Calories don’t count when you’re eating Greek yogurt, right? Ehhh about that. Well, just see for yourself:
On the left-hand side, food and fitness blogger Amanda Meixner has made a bowl with:
On the right-hand side, she’s opted for:
You don’t have to be a nutritionist to know that portion sizes make a huge difference in calorie counts, but knowing that and seeing it are two different things.
Amanda, a.k.a. meowmeix on Instagram, puts out a constant stream of intel on healthy eating that’s especially if you’re trying to lose weight.
In one recent post, for example, she looks at how the portions of a few healthy foods—avocado toast, scrambled eggs, apples, and peanut butter—make such a huge difference:
And one more just for fun:
As Amanda kinda points out via her pretty IG posts, it’s easy to overdo it on portion sizes. And it’s not your fault if you’re bad at eyeballing it: The average American muffin is a whopping more than three times bigger than the USDA recommends, and a typical pasta serving is nearly five times bigger than the recommended amount, according to a 2015 paper.
If you’re trying to lose weight, those larger-than-you-realise portions can derail your efforts, as Julie Upton, R.D., co-founder of Appetite for Health, has told Women’s Health in the past.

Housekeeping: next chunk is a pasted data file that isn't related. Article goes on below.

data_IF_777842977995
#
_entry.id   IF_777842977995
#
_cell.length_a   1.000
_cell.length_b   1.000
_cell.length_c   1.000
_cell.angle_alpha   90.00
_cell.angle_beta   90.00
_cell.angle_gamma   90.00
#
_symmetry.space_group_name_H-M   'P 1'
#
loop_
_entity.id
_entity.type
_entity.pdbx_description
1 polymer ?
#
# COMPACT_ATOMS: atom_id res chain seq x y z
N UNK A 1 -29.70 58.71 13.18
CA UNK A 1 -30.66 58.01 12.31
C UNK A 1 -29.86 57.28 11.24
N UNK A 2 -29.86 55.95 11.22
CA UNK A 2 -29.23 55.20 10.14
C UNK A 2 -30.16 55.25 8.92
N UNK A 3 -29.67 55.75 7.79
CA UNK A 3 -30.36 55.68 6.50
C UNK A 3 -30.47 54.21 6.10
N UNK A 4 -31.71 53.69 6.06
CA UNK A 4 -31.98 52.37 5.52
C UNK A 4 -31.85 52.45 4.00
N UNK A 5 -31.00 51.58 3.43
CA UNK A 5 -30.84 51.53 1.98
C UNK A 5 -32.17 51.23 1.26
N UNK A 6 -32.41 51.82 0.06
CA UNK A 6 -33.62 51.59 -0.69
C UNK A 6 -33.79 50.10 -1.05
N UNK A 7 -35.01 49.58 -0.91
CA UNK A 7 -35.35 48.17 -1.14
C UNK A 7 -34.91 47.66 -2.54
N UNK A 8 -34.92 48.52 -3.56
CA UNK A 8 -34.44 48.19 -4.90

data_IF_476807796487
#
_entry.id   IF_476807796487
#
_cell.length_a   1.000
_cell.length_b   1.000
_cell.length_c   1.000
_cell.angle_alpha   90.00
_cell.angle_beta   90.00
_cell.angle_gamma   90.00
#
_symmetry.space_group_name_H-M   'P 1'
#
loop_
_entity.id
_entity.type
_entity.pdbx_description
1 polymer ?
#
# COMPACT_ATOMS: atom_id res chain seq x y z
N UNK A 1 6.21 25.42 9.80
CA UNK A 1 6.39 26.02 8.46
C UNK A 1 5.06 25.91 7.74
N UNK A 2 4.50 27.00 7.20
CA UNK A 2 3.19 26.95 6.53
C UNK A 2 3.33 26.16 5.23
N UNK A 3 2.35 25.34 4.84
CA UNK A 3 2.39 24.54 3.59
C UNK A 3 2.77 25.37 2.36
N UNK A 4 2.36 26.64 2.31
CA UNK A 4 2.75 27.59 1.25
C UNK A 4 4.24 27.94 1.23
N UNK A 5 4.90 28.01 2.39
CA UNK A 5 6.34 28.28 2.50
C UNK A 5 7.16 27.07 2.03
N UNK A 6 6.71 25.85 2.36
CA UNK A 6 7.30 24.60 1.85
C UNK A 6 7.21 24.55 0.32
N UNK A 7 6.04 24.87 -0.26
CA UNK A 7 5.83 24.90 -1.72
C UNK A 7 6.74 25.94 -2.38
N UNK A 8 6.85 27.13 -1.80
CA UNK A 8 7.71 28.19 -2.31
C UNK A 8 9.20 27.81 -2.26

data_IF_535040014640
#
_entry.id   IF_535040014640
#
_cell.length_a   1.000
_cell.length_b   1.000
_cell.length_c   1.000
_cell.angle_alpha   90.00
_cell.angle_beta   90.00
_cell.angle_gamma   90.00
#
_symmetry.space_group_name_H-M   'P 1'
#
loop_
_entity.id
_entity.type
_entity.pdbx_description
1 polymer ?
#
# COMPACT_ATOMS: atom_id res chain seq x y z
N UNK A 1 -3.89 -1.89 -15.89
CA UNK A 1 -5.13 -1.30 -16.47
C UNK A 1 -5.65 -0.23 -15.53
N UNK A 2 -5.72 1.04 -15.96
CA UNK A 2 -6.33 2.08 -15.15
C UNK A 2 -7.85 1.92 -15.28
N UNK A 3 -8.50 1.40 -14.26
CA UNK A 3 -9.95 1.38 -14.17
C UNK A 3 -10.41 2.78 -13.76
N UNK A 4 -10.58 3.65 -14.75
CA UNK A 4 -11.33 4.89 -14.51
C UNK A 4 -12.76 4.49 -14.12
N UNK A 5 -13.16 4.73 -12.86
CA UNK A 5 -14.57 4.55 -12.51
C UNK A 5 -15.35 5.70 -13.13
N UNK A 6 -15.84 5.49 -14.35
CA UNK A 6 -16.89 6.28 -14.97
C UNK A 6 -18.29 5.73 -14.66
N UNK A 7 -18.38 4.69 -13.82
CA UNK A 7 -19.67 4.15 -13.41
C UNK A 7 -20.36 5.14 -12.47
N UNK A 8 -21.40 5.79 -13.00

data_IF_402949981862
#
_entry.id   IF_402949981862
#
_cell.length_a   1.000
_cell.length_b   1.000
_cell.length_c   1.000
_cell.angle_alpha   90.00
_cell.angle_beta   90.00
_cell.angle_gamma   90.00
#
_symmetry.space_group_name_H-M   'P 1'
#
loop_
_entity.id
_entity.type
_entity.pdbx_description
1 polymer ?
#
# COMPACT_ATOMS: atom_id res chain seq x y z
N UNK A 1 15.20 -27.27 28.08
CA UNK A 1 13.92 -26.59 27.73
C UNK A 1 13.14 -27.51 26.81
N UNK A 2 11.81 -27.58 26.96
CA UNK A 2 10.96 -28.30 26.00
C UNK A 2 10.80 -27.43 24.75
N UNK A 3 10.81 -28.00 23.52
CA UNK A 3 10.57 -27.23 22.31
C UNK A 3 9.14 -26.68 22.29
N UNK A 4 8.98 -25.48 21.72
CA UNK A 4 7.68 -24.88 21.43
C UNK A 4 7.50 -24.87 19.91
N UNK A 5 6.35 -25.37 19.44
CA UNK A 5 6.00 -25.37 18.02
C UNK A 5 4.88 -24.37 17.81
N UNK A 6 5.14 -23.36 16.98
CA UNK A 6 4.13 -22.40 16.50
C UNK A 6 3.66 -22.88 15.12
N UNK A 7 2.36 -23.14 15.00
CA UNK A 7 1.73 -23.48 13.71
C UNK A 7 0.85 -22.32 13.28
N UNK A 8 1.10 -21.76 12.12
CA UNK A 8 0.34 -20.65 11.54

Granted, you don’t have to obsess over calorie counts to keep your portion sizes in check—even if you want to lose weight—as Warren previously explained: “I always focus on quality of foods first, and only after that, I match the quantity to take into account a person’s caloric needs for the day.”
One simple way to improve your diet without having to add up every single cal is to pile veggies on your plate until its half full, Keri Gans, R.D. and author of The Small Change Diet, previously told Women’s Health. They take up space on the plate, which makes you feel more satisfied with your meal—and they ensure you don’t have too much room left for other, more calorie-dense (and less nutritious) options.
Or, you know, just keep following Amanda for more gorgeous healthy inspo.
This article originally appeared on Women’s Health US.
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